And, to be honest, they aren’t practical at all. You certainly wouldn’t want to shoot one full-auto without a shoulder stock if you hoped to hit anything. The Germans called this the Schnellfeuer (fast-fire) pistol, because it shoots so fast you almost can’t hear the individual shots. Watch Paul’s video to see what I mean.

But practicality is not what this is about. Umarex has a killer idea of selling very realistic airguns that mimic the hard-to-find firearms many people desire but will never be able to own. The M712 is one of them — perhaps even the poster-child for the Legends lineup.

A full-size replica
The Legends M712 is a full-sized replica of the Mauser pistol. It measures 12 inches overall, and the barrel takes up 5.50 inches of that. It always looked odd because the magazine is located in front of the triggerguard instead of inside the grip, but remember — this pistol is derived from the C96 Mauser that was one of the first semi-automatic handguns ever made! It was standardized in 1896!

It has a rear sight leaf that adjusts out to 1,000 meters! While there’s no way anyone could expect to hit anything at that distance with this pistol (speaking of the firearm), this sight was designed at a time when modern smokeless powder and jacketed bullets were just beginning to catch on. Like anything new, they were being oversold by their designers, and rifles were typically sighted to 2,000 meters. Handguns like this one were often sighted out to 800 meters and beyond. I’m sure the real shooters of the day knew better, but the fad was so popular that everyone was buying into it.

Legends M712 Full Auto CO2 BB pistol rear sight
The rear sight leaf adjusts to 1,000 meters (for the firearm — this is just a copy, and those numbers don’t relate to BB-gun distances). You can also see the selector switch that is set to semiauto here.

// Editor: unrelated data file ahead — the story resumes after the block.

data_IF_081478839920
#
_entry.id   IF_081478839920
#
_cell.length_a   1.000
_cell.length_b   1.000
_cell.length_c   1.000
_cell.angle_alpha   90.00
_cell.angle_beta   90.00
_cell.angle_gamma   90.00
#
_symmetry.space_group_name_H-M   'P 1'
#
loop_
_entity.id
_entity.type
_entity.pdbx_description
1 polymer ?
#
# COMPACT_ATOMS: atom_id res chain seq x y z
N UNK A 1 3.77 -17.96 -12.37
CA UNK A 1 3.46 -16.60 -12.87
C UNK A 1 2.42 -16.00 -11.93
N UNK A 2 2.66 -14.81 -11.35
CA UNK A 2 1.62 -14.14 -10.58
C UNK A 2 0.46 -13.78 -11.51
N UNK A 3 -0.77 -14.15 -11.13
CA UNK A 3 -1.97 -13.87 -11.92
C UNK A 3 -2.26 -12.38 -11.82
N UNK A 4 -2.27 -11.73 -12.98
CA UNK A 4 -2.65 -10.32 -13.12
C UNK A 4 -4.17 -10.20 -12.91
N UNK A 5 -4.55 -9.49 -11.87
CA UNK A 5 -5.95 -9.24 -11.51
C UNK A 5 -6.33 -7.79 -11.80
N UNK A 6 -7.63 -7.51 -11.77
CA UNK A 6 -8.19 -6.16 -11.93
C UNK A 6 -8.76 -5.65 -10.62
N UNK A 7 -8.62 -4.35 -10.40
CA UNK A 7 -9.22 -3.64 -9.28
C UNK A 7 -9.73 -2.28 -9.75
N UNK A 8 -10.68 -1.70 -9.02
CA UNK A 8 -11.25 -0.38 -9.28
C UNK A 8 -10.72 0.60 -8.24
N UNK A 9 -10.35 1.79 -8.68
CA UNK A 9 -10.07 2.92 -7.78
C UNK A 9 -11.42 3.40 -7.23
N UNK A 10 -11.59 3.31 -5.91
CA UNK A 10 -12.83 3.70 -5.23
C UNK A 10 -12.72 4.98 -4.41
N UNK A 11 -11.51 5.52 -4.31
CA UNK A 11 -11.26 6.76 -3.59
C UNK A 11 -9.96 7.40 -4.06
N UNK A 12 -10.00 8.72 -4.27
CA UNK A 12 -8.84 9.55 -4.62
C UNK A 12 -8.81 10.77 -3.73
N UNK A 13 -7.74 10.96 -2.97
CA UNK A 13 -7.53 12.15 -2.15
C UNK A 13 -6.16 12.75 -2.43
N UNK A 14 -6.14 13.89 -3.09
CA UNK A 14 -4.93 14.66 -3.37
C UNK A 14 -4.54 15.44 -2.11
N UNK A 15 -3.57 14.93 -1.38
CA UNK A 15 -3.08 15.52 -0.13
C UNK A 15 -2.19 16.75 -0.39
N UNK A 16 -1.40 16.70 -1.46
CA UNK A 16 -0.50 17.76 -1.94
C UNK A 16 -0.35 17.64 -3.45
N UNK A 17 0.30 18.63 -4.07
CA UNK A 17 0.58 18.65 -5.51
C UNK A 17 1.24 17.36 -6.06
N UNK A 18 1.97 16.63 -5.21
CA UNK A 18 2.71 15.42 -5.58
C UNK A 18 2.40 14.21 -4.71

While the sights adjust up and down, there’s no provision for windage. In the custom of the times, the guns were thought to be “regulated” by the factory and never need sideways adjustment. We know better today; but in keeping with the historical accuracy of the gun, no windage adjustment is provided.

The M712 has a selector switch on the left side that selects semiautomatic or full-automatic fire. On semi, the pistol fires one time with each trigger-pull. On full-auto, the gun keeps on firing as long as the trigger is depressed. Even after the BBs are gone, the gun continues to fire in the full-auto mode. There’s no bolt hold-open device, so you have to pay attention to when it’s time to reload.

This is a single-action-only gun. The exposed hammer must be cocked in order for the gun to fire. Do that by grasping the ears of the bolt and pulling straight back until it stops — exactly like the firearm but much easier. When the gun fires, the bolt comes back and recocks the hammer until the gas pressure drops too low.

Important note
Unlike other single-action semiautomatics, you cannot just cock the hammer manually and fire the gun. When the bolt is pulled back it brings a small connecting rod with it that the hammer has to hit to fire the gun. Just cocking the hammer without retracting the bolt fails to engage this connecting rod.